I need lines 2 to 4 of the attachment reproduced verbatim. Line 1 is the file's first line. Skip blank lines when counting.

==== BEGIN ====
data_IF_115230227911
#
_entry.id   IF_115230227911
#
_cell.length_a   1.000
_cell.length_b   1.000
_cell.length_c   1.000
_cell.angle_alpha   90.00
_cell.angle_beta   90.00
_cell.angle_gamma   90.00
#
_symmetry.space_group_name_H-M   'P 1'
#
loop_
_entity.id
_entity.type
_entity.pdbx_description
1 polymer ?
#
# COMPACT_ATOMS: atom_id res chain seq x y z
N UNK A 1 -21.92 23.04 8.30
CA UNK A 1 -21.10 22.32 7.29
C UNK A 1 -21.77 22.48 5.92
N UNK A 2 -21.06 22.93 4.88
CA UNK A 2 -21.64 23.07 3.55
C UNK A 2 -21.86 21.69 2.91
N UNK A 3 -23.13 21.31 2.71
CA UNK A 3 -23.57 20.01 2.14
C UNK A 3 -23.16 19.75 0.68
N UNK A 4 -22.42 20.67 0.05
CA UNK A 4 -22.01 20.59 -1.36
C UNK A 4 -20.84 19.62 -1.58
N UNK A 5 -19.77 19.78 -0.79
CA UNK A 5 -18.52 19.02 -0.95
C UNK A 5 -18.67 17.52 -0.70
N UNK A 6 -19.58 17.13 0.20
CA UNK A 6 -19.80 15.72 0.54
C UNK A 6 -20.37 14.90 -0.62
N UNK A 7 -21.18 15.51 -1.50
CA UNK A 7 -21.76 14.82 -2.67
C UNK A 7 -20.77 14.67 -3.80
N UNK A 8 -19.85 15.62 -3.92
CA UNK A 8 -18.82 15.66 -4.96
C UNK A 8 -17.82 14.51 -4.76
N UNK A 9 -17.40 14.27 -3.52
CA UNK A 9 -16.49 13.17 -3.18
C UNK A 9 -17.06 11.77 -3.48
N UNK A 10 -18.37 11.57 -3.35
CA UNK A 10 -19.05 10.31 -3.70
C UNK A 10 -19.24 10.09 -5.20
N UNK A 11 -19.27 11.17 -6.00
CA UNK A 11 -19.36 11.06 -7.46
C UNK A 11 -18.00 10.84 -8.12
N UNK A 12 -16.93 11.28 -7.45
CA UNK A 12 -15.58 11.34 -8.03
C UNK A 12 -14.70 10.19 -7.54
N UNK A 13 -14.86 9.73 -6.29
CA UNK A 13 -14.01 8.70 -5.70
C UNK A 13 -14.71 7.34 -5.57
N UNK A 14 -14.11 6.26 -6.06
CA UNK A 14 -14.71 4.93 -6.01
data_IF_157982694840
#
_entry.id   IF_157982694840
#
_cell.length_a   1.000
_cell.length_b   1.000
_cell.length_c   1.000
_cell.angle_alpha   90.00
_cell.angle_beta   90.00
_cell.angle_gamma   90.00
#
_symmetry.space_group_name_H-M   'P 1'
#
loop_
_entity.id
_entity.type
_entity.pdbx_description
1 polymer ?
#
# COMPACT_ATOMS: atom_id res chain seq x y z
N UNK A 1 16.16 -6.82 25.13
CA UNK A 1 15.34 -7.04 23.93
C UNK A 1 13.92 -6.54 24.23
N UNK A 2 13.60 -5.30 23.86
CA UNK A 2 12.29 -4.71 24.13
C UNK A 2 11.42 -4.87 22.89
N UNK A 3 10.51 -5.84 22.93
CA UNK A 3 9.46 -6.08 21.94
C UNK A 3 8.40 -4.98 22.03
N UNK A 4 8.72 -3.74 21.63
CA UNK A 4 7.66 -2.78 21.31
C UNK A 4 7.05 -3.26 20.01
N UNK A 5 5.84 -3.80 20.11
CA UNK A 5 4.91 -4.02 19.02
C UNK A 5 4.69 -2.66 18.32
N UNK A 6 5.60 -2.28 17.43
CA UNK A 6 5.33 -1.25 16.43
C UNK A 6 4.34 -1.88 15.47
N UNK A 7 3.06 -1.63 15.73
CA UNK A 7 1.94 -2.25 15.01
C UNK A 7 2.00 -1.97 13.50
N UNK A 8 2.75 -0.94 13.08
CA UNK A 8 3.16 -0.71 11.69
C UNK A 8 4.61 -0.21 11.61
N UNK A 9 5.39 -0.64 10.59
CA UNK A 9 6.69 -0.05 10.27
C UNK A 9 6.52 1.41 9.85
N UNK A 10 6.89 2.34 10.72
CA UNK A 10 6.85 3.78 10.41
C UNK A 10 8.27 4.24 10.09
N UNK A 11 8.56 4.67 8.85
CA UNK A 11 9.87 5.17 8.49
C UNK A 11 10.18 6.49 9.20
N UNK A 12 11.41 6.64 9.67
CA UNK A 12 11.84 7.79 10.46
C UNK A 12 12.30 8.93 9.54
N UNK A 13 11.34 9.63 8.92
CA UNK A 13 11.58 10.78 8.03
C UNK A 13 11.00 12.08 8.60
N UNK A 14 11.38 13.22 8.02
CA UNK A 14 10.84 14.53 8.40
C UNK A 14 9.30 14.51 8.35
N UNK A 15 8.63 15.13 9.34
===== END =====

#
_entry.id   IF_115230227911
#